Facebook bought Oculus Rift for $2 billion yesterday. But I digress.
I want to tell you a story about Oculus' creator, Palmer Luckey.
Last year, at our first-ever videogame arts and culture conference Twofivesix, we had the pleasure of having Palmer on-stage to talk about Oculus. He shared the stage with Dance Central project director Matt Boch for 40 minutes and it was wonderful.
To many, Palmer is a stereotypical gamer. He forgot his wallet on the way to the airport. He wore sandals. He even did a barrel roll on-stage to demonstrate how new players confusingly navigated in Team Fortress 2.
To many, Palmer is a stereotypical gamer.
But what struck me most was what drove him to explore VR. His voice bristled with emotion when explaining that the biggest reason he wanted to create the Oculus wasn't some grand future of human-computer interaction or virtual spaces or Gibson-esque cyberspace. He just wanted to play games.
In a past era, that "narrowness" would have been treated as a liability. That just is a potent one. For the past 30 years, the common wisdom has been that games are a land unto themselves. What happens there is only applicable to games, and nowhere else.
And in fact, the first reporting on the acquisition seems reflect this bias. In Slate, Lily Hay Newman casts a very small net:
It may seem like Oculus VR doesn't fit into any of Facebook's existing products, but if you look at Facebook in terms of gaming—virtual reality's biggest and most obvious strength right now—you can see where Facebook may be going with this.
Aside from the host of non-gaming uses that have already been documented since the dev kits of the Rift have been released (Jerry's Apartment!!!), Newman's statement shares a similar refrain that gamers have been told for decades.
"What you do doesn't really matter to the outside world," we're told. "It's just, games after all."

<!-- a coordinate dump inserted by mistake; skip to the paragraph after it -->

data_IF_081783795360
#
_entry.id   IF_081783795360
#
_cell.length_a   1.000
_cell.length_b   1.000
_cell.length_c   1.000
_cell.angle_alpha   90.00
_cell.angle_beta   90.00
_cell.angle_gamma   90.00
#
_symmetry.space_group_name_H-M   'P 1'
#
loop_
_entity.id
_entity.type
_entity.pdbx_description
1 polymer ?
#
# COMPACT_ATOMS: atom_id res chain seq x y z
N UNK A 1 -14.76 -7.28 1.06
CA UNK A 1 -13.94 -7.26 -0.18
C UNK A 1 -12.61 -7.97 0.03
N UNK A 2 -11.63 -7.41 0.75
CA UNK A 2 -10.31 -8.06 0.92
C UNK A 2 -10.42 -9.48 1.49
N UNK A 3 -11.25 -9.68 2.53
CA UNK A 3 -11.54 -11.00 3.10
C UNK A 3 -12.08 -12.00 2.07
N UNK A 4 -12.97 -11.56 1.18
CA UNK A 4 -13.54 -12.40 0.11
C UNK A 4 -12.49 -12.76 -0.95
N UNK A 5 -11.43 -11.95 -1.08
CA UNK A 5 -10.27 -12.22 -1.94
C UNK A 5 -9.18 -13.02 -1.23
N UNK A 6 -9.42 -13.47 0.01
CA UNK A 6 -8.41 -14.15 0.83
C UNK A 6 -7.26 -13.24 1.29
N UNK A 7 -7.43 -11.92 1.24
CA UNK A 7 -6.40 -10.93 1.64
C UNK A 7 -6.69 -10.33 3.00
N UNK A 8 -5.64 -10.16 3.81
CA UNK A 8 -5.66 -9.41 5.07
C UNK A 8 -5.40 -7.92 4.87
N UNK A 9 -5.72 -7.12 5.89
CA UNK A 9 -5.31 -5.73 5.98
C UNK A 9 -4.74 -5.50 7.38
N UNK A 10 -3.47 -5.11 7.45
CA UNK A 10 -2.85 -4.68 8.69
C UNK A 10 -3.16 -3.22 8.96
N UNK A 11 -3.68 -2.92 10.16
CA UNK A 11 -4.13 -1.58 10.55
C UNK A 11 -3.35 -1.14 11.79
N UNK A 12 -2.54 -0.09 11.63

But there have been rumblings. First, there was the Wiimote, a clever device cobbled together with the same tech used to trigger airbags, that started finding non-conventional applications from DJing to robotics. Then there was the Kinect, which launched with the Xbox 360 and became the fastest-selling consumer electronics device ever. It soon began finding new life in the digital arts and hospitals. Later, it was the clumsy executions of "gamification," an attempt to turn game design into something everyday business can use. And now there's Oculus Rift, which caught the eye of one of the biggest platforms in the world.
The point is if you really watch games—I mean, really watch games—you'll see that future of consumer technology, and perhaps, the future of how we interact with machines and each other, begins with games. Oculus isn't the pinnacle of this convergence. It's the beginning.
And for the 1.2 billion daily active users of Facebook who may not have know anything about virtual reality until today, this is a cosigning of a big, big vision. Regardless of whatever trepidation you may have about what Facebook does with the product, there is no doubt that virtual reality has now become a mainstream concept. And it is unsurprising that Facebook, which aspires to be the absolute center of human communication, would turn to a piece of technology that utterly enraptures and envelops.
To what end, I don't deign to know and frankly, I don't care. This is a culture site, not a business one. Life for Oculus, post-acquisition, could be wonderful or it could be terrible. The original Kickstarter backers, like Minecraft creator Notch, could be jilted that their dollars ended up in Mark Zuckerberg's hands or elated that they were first on-board a grand journey. We could get great games or we could get terrible ones.
There's a palpable change in the air.
But if we take a step backwards—and remember that Maker Studios, one of the biggest distributors of gaming content on YouTube, was acquired by Disney this week as well—it becomes clear that the outside is beginning to wake to the idea that something is happening within games. They may not be able to identify it, but there's a palpable change in the air that lingers in fits and whispers.
Palmer, like many who grew up playing games and look to integrate them into their lives in new and exciting ways, understands something very deep and central to who we are. If it's got Facebook's attention, we'd do well to listen.
Header image via Serge Galyonkin